There are two phrases which I became accustomed to hearing about British politics over the past three decades.
First, people like my Conservative-voting mum would sometimes say: “You know Ken Clarke would have been a great Prime Minister.” And then, many of my Labour friends began to say the same about Harriet Harman.
Now Liberal Democrat leader Jo Swinson is saying the time is right for one, or maybe even both, of those titans of British politics to lead the country out of the Brexit mess. And you know what? She is absolutely right.
What we need more than anything else, as Boris lets us teeter on a no-deal cliff edge, is someone who will put the country first. We need consensus.
We need politicians to sit around the table and start talking common sense. The clock is ticking, and we need to make progress fast. The truth is that quite a few of us at Westminster have been trying to do that for the past year.
Groups of Liberal Democrat, Labour, Conservative, even SNP MPs have been meeting regularly to work on common ground and an approach which puts the country before individual party interest.
Jeremy Corbyn has not been part of those discussions.
Indeed, for most of the past year I could not have told you where the Labour frontbench stood on Brexit. Were they for it? Against no-deal? Supporting Remain? We all know their policy descriptor has been ‘constructive ambiguity’. I would agree with half of that statement, and it is certainly not the word ‘constructive’.
There have, of course, been Labour and former Labour MPs who have been more than happy working to find a common route forward. One of them was Chuka Umunna. And former Conservative MP Sarah Wollaston was another who was prepared to search for that consensus.
Significantly, both of them now sit as Liberal Democrats. They will be joined on the yellow benches after recess by Parliament’s newest MP, Jane Dodds.
She was the Lib Dem victor in the recent Brecon and Radnorshire by-election, when Remain parties worked together to put the country’s interest before that of our individual parties. Which brings me back to exactly what the country is crying out for: consensus.
This past week Jo Swinson argued that what we need now is a vote of no-confidence to replace this Boris-led administration with a government of national unity.
In her first major keynote speech since becoming leader, she laid out the case that the Prime Minister’s determination to leave on 31 October “do or die” is utterly irresponsible.
She described a no-deal Brexit as bad for the NHS, bad for the rural economy and bad for our family of nations in the United Kingdom.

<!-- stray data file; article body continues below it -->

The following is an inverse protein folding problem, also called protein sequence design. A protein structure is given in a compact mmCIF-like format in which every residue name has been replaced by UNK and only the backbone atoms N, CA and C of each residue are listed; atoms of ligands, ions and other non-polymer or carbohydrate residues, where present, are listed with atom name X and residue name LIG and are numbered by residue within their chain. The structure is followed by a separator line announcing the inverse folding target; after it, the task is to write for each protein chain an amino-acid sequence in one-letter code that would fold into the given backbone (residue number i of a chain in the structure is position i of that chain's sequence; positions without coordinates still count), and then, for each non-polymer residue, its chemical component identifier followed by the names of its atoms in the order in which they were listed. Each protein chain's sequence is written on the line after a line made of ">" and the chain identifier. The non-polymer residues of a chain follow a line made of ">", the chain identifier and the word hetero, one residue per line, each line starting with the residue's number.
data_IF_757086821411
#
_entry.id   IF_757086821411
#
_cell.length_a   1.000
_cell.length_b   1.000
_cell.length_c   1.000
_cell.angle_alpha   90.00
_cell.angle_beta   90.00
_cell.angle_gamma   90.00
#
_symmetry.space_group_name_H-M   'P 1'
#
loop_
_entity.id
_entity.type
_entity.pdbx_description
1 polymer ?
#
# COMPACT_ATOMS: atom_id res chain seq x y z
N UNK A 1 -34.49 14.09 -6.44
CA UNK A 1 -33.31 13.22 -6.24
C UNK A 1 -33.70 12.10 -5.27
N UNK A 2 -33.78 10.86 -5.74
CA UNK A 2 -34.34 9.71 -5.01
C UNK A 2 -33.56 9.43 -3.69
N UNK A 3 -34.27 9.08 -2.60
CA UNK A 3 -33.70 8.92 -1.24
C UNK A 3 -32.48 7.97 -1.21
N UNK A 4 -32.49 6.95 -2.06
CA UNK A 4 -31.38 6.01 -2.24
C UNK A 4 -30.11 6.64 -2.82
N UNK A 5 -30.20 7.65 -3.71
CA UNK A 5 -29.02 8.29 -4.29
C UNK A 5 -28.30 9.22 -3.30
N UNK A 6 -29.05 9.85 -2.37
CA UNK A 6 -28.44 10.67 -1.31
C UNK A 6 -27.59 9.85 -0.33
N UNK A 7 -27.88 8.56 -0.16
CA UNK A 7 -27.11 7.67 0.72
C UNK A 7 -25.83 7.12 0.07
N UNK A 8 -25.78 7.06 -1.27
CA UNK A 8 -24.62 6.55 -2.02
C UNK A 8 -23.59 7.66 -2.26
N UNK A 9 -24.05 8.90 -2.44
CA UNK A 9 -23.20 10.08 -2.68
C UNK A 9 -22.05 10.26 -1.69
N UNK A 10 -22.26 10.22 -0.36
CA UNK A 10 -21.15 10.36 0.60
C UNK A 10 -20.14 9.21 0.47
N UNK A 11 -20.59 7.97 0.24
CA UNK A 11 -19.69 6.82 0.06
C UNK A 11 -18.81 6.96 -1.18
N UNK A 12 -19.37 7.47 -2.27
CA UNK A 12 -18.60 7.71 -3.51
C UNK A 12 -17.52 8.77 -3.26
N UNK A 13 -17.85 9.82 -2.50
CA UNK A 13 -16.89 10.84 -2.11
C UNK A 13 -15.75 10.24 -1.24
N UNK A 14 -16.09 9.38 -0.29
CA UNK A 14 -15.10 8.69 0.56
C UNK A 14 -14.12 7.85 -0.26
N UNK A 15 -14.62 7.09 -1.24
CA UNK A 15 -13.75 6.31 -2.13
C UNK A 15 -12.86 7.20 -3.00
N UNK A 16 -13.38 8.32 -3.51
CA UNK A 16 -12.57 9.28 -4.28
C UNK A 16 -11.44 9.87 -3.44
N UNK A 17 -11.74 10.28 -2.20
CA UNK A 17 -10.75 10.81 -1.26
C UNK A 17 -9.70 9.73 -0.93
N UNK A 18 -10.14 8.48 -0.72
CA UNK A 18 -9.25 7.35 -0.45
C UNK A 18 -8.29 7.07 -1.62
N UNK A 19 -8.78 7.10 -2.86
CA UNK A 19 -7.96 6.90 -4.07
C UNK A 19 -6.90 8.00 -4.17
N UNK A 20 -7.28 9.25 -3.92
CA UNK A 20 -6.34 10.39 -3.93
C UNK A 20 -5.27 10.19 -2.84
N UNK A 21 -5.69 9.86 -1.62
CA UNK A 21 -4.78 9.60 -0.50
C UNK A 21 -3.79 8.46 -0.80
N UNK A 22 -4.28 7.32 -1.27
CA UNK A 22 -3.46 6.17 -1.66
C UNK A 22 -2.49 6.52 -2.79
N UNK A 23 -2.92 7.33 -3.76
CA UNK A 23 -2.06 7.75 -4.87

And she said that to be certain of preventing that no-deal outcome we need a successful vote of no confidence in Johnson’s administration.
Then, within 14 days we need to install a temporary cross-party government with an alternative Prime Minister who has the confidence of the House and will stop a no-deal Brexit.
We are facing a national emergency and we need an emergency government to resolve it. What she didn’t say, and what caused an immediate angry reaction from the left, is that Jeremy Corbyn should be that alternative Prime Minister.
The reason for that is simple: he does not have the numbers. He is unable to command the support of enough MPs across the House to make that happen.
Of course, Nicola Sturgeon has said that her MPs would support Jeremy Corbyn – just a week after his sidekick John McDonnell made it clear that a future Labour government would be happy to see another independence referendum in Scotland.
But elsewhere there is reticence to back a party leader who has found it difficult to command the support of many of his own MPs throughout this parliament.
It would need Conservative MPs to back a man they have already failed to find a compromise with on Brexit. Would they not all be more likely to back someone seen to be above party politics?
Which brings me back to Ken Clarke and Harriet Harman.
Surely either of them, or perhaps another political grandee, has the reputation and respect to galvanise Tory rebels, Labour Remainers, Liberal Democrats, SNP, Plaid Cymru, Caroline Lucas and the independents.
It does have to be all of them, because that is the only way that it can succeed. And if Mr Corbyn genuinely wants that to happen surely even, he can see that he should agree to someone else leading it.
This should not be about personalities, or individual parties, but about finding a way that actually works. Don’t get me wrong. If Mr Corbyn can somehow overcome the past two years and suddenly command cross-party support in the House and successfully steer us away from the cliff-edge, I would be happy.
But so far, I see no prospect of that, and we do not have time to wait and see if he can. The clock is ticking, and we are getting ever closer to that cliff-edge.
We need that vote of no confidence, we need that unity government and we need to take this back to the people to be sure of what they really want.
Most of all we need to avoid the no-deal that would be so disastrous for all of us. In pursuing that solution Jo Swinson and the Liberal Democrats have only one red line. It has to be a proposal that can work.